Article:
Book: The True Meaning of Acts 2:1

By the will of God, the New Testament was written and preserved in Greek. The writers of the New Testament wrote their books and epistles in Koiné Greek, which was the common language of their time. The New Testament in any other language is a translation of the Greek text. Most translations are fairly reliable in their interpretation of the Greek text, but some translations contain serious errors. These errors can do much damage when they are accepted as truth and are used to establish doctrine. When there are doctrinal differences and controversies involving any passage in the New Testament, a thorough examination and careful analysis of the Greek text is required in order to determine the true meaning of the words that God originally inspired.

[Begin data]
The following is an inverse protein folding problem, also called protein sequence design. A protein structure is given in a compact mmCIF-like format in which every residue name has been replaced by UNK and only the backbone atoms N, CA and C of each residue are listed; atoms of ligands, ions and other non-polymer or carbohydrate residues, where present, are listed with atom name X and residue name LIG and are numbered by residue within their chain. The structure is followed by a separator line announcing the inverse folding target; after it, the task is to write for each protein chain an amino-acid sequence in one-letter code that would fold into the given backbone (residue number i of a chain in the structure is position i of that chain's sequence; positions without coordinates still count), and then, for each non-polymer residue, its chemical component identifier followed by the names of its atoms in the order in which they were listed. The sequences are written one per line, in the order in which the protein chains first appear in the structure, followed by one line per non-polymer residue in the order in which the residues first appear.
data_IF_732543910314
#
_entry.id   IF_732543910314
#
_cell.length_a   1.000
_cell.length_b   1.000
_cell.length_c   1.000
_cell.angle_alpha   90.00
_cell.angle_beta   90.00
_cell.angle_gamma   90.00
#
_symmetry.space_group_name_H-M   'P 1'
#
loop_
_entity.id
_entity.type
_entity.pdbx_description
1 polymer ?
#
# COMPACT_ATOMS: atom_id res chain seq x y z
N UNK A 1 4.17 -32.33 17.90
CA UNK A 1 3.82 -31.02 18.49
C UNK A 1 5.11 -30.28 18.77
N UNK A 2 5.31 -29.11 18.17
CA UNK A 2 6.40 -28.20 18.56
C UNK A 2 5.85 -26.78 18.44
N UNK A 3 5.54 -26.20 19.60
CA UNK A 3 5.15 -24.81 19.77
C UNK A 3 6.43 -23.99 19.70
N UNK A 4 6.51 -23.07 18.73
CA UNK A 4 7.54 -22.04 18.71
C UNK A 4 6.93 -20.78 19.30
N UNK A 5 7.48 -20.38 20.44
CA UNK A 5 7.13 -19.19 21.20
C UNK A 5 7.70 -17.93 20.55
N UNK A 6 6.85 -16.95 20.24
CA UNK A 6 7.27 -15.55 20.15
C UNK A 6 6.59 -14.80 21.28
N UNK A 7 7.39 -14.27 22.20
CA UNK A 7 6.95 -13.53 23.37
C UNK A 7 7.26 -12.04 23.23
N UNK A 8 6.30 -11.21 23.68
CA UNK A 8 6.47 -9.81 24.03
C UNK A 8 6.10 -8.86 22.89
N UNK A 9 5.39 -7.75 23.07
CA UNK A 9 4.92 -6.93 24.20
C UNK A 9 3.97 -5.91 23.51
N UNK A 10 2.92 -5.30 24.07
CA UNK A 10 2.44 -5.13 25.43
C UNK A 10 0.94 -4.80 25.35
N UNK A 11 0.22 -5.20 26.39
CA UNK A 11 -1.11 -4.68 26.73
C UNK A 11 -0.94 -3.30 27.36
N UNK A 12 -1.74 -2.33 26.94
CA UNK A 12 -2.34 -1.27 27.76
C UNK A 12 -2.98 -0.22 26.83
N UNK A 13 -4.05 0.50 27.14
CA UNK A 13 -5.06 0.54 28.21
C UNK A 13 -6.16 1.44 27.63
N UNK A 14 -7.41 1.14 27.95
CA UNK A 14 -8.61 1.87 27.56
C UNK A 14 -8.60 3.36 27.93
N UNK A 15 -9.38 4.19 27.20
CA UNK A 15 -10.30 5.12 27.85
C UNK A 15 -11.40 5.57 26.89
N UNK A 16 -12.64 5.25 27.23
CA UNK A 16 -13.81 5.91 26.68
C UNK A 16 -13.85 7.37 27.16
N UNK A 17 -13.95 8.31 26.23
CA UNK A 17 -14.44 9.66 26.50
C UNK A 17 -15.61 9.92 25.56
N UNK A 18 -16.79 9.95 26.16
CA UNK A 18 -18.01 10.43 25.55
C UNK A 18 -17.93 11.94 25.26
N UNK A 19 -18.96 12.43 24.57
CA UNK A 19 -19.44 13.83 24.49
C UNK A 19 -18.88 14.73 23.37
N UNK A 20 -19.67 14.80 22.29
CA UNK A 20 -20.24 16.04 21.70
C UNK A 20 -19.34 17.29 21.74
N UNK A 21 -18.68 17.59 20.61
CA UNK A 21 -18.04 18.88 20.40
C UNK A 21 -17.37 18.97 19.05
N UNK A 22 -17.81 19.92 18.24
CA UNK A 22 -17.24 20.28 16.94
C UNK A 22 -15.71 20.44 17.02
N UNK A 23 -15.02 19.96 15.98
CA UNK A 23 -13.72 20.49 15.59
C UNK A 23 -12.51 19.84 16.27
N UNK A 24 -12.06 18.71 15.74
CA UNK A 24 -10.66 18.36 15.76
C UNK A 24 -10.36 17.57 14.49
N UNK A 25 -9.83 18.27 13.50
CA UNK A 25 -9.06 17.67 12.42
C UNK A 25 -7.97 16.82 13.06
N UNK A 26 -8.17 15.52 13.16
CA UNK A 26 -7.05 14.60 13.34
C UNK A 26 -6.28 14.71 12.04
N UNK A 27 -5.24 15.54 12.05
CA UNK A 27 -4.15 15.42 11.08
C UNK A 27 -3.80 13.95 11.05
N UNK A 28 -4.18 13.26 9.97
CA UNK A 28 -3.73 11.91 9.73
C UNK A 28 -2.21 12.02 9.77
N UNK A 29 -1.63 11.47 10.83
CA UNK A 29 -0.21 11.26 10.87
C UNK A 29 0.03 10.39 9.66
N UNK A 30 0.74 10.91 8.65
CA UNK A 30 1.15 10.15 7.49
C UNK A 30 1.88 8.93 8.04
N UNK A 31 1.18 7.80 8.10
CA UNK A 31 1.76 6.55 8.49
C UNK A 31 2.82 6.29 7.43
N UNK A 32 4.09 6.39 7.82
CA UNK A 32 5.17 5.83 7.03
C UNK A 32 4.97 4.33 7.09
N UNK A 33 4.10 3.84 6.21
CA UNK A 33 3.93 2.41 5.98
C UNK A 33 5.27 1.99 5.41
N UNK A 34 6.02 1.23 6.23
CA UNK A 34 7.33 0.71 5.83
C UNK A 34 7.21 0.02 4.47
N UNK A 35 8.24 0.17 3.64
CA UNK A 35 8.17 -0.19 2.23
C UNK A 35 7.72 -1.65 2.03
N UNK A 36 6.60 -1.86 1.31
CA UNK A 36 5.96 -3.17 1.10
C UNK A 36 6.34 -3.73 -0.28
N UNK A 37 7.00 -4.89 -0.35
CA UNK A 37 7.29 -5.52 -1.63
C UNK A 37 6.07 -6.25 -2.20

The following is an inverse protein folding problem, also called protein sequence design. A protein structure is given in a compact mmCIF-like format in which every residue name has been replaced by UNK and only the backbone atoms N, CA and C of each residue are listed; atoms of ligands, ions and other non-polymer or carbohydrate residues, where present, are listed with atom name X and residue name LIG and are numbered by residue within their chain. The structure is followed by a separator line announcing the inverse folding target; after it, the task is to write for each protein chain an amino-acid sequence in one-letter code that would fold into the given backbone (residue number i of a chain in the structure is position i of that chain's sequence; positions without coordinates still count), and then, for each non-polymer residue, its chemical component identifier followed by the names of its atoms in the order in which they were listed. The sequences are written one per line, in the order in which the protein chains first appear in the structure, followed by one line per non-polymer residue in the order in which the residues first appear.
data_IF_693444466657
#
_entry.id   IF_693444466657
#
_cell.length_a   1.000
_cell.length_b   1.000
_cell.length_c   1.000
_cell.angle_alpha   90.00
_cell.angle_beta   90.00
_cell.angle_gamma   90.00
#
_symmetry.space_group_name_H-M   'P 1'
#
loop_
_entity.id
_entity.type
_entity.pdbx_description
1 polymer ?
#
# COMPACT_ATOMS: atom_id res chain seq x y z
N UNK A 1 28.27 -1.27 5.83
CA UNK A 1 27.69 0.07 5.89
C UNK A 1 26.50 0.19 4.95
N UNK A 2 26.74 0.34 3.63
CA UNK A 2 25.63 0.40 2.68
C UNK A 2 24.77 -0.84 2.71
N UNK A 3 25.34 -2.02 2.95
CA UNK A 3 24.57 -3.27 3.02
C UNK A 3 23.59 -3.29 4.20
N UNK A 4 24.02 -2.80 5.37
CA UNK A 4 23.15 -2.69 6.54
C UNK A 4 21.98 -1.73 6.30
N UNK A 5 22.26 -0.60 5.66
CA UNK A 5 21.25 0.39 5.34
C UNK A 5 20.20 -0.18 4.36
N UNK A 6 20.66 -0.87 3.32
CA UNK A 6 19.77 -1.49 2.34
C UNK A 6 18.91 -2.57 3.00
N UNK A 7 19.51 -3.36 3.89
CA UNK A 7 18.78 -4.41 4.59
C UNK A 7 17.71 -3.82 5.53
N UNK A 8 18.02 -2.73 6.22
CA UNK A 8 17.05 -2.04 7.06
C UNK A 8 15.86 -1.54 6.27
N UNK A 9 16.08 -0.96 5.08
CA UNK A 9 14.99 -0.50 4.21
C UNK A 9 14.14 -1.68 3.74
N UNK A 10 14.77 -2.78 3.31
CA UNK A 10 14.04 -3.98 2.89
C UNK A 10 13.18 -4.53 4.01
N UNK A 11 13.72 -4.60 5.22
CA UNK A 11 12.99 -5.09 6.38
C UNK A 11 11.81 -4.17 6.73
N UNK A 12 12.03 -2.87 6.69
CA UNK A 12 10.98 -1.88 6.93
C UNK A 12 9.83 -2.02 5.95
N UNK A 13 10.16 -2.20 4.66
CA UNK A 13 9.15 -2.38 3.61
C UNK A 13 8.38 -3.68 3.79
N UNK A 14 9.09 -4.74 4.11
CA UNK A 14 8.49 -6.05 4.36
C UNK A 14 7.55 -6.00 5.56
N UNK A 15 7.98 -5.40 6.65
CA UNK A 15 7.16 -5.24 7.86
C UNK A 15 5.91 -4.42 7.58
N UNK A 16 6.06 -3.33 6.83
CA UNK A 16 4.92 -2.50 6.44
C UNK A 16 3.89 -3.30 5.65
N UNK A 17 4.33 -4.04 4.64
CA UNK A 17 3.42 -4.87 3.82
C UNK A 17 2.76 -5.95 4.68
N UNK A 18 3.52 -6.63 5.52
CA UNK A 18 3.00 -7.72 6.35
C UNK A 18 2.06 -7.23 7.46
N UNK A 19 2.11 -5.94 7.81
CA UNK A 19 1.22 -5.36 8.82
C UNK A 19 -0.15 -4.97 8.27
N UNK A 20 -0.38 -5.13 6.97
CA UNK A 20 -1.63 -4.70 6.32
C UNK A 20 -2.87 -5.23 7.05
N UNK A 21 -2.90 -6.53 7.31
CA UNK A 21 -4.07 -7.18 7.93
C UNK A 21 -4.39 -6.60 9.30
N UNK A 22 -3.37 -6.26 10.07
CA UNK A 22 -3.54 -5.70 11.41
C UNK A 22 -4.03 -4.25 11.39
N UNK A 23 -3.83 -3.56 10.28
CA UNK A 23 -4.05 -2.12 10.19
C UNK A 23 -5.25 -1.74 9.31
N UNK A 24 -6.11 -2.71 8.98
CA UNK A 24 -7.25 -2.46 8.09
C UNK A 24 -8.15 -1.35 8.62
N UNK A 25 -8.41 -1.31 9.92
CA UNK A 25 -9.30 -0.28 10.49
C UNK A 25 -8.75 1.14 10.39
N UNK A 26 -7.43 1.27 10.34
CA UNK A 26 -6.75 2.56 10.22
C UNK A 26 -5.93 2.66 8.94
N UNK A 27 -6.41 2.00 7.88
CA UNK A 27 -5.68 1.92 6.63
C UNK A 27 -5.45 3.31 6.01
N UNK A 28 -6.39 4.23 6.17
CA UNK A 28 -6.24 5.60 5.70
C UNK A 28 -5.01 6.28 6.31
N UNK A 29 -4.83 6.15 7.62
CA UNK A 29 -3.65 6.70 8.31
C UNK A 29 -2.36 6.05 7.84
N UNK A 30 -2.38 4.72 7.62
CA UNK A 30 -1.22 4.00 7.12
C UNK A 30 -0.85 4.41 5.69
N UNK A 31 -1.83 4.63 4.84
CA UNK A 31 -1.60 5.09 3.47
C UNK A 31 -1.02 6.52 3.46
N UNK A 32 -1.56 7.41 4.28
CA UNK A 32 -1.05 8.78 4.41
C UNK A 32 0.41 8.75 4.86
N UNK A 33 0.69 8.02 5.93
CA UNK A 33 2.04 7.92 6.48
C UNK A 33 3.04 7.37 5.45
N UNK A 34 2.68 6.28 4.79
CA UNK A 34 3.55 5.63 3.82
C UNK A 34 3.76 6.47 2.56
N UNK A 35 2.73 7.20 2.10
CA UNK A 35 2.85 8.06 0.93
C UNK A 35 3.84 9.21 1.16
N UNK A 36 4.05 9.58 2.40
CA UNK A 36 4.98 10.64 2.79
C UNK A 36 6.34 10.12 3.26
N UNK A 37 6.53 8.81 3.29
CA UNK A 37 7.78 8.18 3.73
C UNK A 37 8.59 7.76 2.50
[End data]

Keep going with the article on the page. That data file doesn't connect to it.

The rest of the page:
Among the various Greek texts of the New Testament in existence today, the best and most accurate is the text that was first published by Erasmus in 1516. This text, the first printed Byzantine text, was republished by Erasmus in 1519 and 1522. Before its final editing by Stephens in 1550, it was used by William Tyndale for his translation of the New Testament. Later this text became known as the textus receptus, or the received text. The received text was the official Greek text that the translators of the King James Version of 1611 used for their translation of the New Testament. In his book The King James Version Defended, Edward F. Hills, ThD., verifies that this Greek text was used by the translators of the King James Version and is the most accurate Greek text of the New Testament. This same Greek text was used by George Ricker Berry in his book The Interlinear Greek-English New Testament. The author has also used this Greek text for his analysis in this presentation.